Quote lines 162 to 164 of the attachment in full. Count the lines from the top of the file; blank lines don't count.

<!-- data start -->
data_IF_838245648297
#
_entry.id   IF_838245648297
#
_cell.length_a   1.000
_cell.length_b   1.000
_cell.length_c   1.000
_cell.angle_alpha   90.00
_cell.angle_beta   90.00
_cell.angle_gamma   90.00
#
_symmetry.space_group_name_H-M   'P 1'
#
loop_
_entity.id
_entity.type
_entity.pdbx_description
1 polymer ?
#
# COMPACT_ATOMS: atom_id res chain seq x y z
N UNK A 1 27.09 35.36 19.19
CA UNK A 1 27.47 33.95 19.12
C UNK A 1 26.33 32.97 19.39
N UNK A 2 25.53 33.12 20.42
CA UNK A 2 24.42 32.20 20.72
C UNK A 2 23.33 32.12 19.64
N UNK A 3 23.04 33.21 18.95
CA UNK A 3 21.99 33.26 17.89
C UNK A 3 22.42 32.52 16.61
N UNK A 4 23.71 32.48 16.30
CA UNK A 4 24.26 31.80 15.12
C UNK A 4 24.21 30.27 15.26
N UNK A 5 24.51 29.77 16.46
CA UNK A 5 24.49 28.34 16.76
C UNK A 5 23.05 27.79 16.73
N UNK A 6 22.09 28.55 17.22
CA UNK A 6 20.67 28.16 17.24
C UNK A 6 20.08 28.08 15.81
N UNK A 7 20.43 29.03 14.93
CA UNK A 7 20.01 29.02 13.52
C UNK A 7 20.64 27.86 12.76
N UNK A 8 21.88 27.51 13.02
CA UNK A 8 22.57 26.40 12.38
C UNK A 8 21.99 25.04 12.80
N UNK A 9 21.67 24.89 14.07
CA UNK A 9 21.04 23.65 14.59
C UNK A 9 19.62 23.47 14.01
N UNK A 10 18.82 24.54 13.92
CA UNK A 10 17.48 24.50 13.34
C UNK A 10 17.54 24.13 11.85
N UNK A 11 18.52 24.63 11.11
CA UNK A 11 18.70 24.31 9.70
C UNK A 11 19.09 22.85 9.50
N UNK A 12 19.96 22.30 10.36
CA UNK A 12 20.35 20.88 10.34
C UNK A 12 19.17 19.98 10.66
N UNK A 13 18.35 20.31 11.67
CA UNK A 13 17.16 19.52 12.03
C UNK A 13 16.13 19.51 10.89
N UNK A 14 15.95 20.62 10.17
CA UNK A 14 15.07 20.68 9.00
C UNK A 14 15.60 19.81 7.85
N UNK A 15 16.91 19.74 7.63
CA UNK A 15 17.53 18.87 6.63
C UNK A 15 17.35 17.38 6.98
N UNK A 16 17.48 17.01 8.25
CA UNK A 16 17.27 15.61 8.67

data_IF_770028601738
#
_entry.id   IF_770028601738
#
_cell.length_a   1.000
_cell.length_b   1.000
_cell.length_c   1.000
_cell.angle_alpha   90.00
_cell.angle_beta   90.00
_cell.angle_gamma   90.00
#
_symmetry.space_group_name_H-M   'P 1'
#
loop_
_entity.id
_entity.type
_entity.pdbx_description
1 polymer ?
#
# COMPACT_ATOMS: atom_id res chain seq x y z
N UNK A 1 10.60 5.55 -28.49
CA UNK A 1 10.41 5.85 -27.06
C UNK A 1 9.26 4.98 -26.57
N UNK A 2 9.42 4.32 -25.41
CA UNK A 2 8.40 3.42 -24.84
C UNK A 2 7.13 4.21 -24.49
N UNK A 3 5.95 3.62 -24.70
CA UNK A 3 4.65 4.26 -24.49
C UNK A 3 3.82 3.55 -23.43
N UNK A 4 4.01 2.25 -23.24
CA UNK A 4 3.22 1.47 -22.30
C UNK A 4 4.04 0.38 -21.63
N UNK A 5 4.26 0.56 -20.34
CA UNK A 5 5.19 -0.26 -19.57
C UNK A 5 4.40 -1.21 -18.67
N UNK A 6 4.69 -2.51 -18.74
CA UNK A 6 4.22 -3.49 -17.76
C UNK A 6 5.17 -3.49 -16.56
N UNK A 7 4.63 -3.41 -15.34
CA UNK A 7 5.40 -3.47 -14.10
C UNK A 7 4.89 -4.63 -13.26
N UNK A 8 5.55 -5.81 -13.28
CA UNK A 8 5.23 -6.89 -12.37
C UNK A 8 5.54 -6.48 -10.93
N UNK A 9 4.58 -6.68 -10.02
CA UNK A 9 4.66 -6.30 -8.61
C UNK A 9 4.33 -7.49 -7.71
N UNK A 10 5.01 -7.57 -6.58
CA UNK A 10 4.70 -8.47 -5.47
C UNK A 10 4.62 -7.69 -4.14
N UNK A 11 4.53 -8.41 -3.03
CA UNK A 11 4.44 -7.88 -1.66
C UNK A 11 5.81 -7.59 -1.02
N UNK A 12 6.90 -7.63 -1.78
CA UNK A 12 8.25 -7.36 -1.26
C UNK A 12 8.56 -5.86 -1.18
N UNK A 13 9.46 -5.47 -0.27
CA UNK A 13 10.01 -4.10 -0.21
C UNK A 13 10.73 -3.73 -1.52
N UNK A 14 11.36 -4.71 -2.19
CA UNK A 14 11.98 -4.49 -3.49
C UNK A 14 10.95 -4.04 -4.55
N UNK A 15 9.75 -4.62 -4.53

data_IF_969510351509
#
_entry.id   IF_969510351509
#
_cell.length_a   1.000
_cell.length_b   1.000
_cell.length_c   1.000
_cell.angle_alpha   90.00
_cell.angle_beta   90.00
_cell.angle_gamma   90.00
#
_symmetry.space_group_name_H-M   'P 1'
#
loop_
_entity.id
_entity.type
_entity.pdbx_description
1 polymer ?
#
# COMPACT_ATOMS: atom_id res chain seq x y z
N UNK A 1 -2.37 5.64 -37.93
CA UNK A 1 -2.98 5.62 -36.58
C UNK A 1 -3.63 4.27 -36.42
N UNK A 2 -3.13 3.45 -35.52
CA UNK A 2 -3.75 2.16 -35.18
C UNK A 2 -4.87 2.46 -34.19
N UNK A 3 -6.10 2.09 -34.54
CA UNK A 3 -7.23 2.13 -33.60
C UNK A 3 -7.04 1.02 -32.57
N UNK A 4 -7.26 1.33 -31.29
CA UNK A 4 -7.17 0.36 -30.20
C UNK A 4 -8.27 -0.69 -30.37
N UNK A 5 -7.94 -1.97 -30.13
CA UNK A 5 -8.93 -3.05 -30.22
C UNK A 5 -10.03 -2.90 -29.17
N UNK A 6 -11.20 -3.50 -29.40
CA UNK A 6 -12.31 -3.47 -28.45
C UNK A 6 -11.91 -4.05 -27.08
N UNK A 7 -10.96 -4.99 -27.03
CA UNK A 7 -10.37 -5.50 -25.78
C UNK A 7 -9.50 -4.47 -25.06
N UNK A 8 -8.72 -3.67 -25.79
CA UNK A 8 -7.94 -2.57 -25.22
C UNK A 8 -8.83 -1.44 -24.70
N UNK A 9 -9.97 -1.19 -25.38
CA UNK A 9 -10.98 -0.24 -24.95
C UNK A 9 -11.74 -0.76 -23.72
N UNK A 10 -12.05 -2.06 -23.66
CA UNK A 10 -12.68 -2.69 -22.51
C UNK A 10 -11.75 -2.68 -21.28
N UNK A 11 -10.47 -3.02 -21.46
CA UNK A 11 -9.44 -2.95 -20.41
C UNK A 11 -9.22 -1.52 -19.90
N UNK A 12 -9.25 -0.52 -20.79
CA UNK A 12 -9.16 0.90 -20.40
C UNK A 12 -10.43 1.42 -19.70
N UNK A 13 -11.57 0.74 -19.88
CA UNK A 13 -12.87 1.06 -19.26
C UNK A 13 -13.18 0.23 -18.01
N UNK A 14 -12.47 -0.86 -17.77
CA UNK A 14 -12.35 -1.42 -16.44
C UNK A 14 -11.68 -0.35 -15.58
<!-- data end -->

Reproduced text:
C UNK A 4 -8.27 -0.69 -30.37
N UNK A 5 -7.94 -1.97 -30.13
CA UNK A 5 -8.93 -3.05 -30.22